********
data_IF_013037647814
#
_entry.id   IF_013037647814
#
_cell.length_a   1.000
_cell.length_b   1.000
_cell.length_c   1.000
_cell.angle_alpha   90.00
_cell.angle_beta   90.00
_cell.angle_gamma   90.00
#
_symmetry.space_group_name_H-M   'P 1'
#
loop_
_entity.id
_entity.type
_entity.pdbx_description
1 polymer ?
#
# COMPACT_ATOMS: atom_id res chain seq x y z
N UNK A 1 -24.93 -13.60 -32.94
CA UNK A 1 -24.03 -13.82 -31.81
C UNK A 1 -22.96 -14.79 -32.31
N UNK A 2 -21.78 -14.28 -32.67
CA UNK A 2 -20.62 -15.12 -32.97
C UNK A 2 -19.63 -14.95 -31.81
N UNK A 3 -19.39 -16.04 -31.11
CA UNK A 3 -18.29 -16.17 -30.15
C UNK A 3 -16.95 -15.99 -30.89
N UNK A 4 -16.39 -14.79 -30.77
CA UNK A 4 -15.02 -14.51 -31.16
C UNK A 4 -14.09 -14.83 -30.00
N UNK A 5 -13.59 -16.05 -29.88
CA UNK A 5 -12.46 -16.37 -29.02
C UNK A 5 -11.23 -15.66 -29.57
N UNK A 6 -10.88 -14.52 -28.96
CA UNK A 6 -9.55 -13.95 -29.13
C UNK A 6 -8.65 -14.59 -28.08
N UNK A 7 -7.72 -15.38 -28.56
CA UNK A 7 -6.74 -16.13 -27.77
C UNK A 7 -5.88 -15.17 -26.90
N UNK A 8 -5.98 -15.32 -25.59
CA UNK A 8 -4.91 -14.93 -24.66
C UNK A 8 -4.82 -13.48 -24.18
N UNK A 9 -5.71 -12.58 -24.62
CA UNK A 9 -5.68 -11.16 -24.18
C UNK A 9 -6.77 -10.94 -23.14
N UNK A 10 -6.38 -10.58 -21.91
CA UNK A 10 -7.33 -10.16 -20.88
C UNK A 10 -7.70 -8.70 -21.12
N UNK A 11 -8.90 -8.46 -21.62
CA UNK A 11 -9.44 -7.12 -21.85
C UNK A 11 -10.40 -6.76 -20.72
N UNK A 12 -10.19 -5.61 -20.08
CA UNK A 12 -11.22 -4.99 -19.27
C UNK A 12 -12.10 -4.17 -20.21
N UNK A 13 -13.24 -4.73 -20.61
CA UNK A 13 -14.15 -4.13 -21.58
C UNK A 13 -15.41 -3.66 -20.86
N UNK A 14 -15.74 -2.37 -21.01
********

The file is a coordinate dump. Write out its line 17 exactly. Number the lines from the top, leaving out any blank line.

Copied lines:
_entity.pdbx_description